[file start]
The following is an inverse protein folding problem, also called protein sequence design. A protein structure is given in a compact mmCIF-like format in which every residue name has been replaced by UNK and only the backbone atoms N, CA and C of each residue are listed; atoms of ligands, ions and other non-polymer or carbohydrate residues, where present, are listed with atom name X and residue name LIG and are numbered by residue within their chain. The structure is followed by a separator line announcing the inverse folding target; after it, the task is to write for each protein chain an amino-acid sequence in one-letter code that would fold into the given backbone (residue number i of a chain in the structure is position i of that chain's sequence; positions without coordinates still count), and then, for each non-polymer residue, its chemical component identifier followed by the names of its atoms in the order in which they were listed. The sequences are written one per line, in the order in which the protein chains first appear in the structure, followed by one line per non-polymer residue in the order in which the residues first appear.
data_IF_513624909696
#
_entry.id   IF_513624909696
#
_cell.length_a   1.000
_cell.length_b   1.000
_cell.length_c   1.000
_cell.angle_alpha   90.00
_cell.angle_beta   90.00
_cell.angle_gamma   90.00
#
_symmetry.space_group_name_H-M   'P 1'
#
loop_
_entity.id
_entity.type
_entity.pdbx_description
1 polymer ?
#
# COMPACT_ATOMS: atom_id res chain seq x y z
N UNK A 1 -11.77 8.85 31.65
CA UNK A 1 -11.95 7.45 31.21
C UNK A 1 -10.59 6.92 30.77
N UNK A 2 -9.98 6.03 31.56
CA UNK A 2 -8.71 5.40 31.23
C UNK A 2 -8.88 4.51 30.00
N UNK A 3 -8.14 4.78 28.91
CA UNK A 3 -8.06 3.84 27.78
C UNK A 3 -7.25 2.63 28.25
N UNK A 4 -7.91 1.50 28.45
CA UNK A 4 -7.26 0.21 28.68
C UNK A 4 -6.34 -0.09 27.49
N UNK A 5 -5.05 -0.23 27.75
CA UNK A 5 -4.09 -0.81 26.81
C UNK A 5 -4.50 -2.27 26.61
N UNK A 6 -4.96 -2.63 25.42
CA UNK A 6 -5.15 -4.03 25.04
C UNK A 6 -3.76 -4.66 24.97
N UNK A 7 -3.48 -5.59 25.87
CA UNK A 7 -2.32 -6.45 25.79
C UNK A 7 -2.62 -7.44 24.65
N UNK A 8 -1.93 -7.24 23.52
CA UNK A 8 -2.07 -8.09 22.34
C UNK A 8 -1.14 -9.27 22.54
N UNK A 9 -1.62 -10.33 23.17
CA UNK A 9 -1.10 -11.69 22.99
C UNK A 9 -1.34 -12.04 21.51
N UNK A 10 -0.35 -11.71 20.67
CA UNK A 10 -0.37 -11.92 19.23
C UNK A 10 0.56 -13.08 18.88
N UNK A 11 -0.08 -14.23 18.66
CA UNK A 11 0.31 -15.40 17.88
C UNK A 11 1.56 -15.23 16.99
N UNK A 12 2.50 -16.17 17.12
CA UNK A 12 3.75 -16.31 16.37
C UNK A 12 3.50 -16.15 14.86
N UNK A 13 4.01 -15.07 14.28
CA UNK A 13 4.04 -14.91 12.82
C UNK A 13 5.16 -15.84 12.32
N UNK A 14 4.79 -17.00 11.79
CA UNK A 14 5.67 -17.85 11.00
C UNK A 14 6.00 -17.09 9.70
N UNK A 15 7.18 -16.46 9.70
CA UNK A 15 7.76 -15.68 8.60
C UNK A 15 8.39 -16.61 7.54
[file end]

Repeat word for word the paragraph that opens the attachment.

The following is an inverse protein folding problem, also called protein sequence design. A protein structure is given in a compact mmCIF-like format in which every residue name has been replaced by UNK and only the backbone atoms N, CA and C of each residue are listed; atoms of ligands, ions and other non-polymer or carbohydrate residues, where present, are listed with atom name X and residue name LIG and are numbered by residue within their chain. The structure is followed by a separator line announcing the inverse folding target; after it, the task is to write for each protein chain an amino-acid sequence in one-letter code that would fold into the given backbone (residue number i of a chain in the structure is position i of that chain's sequence; positions without coordinates still count), and then, for each non-polymer residue, its chemical component identifier followed by the names of its atoms in the order in which they were listed. The sequences are written one per line, in the order in which the protein chains first appear in the structure, followed by one line per non-polymer residue in the order in which the residues first appear.